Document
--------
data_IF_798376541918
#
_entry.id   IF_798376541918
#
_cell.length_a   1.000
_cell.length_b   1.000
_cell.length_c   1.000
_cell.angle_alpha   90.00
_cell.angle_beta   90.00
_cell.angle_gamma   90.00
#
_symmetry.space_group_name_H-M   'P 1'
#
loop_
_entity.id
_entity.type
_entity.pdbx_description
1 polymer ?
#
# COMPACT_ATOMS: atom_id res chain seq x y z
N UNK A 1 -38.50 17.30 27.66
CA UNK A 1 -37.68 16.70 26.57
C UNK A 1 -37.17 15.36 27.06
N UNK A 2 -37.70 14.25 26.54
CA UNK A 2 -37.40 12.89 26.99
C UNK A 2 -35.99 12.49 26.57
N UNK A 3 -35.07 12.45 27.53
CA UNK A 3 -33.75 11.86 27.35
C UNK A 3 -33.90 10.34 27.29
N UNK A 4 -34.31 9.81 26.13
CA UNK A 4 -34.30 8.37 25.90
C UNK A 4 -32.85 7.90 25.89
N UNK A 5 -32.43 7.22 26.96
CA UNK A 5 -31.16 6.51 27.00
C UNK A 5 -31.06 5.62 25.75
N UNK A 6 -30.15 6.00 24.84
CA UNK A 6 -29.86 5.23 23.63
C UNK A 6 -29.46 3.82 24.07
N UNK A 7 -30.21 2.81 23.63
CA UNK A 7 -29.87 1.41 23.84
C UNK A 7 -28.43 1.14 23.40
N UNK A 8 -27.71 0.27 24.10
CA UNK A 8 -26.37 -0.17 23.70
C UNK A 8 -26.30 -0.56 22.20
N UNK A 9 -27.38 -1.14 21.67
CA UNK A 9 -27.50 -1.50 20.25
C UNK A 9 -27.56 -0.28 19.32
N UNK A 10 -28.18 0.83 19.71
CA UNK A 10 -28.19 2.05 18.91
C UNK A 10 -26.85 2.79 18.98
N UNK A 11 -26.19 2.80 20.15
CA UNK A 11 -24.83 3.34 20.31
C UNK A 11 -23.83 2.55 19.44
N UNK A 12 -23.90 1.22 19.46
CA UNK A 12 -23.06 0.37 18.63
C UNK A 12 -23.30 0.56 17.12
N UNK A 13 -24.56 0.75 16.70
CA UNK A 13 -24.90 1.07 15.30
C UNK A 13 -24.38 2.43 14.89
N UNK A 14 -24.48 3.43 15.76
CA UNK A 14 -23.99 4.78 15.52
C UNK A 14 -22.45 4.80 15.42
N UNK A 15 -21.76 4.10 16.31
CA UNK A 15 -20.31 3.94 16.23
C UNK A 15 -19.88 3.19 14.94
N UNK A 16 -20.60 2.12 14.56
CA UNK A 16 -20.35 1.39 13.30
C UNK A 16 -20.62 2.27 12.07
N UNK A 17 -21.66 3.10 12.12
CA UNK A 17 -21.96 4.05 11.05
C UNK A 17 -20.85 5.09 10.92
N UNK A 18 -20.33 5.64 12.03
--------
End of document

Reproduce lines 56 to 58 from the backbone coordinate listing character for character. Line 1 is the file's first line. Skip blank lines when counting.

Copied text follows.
C UNK A 12 -23.30 0.56 17.12
N UNK A 13 -24.56 0.75 16.70
CA UNK A 13 -24.90 1.07 15.30